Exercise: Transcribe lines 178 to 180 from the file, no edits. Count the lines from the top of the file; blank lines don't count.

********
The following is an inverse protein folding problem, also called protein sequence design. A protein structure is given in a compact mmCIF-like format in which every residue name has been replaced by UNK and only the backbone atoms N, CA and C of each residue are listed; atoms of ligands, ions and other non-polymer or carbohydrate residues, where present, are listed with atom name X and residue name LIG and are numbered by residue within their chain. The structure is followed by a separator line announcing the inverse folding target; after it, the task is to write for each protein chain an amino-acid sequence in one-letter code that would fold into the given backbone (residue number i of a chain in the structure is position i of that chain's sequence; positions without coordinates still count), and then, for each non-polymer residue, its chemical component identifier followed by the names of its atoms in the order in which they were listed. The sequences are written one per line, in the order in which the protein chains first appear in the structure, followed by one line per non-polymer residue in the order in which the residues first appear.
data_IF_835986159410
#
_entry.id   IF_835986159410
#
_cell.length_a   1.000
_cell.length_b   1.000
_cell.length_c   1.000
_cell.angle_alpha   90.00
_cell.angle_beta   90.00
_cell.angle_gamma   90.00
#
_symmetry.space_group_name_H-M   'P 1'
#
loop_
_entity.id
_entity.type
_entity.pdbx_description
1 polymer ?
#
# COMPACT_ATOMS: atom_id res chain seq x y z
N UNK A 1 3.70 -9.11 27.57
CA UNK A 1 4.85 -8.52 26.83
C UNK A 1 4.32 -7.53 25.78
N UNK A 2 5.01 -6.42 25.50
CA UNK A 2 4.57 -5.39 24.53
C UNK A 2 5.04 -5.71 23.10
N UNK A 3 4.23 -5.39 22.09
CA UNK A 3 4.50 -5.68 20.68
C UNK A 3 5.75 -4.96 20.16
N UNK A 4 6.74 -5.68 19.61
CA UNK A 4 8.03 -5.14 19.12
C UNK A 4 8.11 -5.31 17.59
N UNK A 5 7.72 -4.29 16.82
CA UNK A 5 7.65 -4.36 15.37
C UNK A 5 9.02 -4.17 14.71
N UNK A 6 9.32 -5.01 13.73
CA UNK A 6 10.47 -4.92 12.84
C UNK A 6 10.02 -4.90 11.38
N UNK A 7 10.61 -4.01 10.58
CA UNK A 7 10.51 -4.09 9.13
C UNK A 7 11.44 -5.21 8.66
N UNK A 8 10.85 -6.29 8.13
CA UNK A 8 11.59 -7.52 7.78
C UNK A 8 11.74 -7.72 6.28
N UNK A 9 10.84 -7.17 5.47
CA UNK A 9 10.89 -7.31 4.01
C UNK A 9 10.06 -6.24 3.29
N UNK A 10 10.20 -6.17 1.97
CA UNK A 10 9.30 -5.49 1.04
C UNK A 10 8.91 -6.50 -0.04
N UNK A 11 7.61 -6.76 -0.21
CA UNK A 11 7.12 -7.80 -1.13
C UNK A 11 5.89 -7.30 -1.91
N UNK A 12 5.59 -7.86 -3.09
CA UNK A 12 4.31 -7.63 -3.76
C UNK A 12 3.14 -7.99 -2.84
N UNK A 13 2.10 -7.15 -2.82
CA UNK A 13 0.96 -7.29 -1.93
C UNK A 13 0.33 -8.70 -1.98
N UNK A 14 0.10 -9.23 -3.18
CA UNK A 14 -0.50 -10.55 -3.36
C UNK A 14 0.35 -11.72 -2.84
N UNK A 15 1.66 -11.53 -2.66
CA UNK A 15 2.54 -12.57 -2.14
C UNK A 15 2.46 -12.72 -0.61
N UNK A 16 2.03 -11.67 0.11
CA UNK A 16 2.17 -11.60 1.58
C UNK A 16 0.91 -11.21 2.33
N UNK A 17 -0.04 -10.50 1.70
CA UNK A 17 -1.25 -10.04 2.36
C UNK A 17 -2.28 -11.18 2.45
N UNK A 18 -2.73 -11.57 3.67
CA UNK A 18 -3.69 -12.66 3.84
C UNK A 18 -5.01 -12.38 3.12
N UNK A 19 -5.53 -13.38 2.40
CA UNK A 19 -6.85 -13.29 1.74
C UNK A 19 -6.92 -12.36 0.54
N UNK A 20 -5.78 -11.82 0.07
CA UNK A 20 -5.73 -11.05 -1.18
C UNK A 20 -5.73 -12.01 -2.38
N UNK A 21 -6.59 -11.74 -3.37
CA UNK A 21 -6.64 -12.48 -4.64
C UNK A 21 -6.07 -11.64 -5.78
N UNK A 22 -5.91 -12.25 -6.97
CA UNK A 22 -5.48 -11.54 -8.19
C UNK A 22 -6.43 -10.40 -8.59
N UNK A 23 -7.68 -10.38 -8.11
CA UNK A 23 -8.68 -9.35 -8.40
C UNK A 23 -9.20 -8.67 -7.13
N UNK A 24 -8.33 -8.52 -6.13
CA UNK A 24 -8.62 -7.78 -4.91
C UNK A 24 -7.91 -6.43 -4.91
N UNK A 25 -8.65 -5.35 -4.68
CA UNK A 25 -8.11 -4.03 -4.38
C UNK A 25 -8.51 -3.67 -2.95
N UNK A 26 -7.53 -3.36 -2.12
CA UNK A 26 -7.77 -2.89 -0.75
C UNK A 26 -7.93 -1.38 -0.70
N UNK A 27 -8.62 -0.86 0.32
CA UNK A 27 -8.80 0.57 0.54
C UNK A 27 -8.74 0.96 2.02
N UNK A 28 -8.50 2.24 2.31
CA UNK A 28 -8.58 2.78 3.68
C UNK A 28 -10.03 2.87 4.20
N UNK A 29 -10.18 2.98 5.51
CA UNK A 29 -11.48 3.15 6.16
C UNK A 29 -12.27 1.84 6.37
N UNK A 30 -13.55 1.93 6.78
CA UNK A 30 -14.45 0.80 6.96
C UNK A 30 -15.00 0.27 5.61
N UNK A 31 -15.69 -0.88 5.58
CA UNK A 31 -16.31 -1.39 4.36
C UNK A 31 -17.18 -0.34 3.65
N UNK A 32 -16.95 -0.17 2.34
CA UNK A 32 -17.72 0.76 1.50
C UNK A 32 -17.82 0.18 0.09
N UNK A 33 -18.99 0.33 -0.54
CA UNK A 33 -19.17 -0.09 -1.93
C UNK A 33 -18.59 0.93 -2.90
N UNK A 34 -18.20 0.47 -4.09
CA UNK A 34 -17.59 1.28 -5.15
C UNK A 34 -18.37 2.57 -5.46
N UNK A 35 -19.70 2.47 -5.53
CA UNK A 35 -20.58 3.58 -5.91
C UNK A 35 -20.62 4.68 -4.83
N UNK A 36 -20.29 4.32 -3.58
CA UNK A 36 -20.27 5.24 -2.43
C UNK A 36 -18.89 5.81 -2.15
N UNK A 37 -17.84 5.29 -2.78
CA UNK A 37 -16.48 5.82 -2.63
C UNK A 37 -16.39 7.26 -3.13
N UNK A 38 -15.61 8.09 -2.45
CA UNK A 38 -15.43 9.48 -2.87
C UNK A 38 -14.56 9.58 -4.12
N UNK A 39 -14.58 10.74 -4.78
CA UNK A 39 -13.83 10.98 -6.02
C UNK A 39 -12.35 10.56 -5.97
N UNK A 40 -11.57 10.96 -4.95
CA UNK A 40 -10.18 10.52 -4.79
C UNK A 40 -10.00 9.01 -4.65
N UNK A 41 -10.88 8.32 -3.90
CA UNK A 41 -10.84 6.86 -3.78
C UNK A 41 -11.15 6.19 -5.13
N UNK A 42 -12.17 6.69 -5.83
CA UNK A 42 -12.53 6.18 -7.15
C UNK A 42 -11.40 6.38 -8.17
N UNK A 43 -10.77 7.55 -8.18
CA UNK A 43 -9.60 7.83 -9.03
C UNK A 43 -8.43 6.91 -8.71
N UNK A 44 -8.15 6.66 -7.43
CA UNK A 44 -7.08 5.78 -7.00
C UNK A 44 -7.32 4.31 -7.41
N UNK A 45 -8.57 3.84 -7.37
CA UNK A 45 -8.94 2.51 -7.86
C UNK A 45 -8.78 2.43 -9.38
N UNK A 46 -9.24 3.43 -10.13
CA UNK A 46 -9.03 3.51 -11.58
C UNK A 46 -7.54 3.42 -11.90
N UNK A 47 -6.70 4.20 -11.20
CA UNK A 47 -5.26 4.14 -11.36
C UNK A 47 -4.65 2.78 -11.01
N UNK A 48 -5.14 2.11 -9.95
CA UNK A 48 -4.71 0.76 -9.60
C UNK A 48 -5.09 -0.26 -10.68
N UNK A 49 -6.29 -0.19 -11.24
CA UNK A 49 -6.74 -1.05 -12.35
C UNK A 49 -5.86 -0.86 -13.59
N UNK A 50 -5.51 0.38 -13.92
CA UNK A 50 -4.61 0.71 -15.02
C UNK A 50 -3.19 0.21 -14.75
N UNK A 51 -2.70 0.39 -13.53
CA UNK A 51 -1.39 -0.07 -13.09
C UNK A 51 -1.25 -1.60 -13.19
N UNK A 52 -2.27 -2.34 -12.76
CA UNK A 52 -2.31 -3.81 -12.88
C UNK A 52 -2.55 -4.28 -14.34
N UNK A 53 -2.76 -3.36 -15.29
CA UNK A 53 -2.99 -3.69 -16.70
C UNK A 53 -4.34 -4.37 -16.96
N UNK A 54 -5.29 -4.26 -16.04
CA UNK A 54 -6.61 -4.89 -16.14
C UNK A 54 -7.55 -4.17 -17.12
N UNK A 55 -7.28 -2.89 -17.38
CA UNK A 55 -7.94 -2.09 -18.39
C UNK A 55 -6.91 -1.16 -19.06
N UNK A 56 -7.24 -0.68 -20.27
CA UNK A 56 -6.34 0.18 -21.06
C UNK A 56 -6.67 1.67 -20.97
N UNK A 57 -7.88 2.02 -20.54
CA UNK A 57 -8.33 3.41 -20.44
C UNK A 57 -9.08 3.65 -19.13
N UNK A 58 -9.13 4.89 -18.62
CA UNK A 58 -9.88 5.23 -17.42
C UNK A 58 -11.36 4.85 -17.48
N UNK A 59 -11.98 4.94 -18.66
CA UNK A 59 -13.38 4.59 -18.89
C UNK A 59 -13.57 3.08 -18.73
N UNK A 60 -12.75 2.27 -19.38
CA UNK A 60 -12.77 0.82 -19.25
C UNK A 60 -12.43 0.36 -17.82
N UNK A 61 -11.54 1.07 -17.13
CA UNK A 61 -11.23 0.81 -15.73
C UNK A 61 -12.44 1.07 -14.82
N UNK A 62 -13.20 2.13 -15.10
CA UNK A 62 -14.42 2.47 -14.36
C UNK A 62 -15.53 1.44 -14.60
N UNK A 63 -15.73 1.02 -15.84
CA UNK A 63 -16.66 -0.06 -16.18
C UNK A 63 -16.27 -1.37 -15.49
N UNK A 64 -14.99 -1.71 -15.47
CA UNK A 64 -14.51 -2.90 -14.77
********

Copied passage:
N UNK A 53 -2.76 -3.36 -15.29
CA UNK A 53 -2.99 -3.69 -16.70
C UNK A 53 -4.34 -4.37 -16.96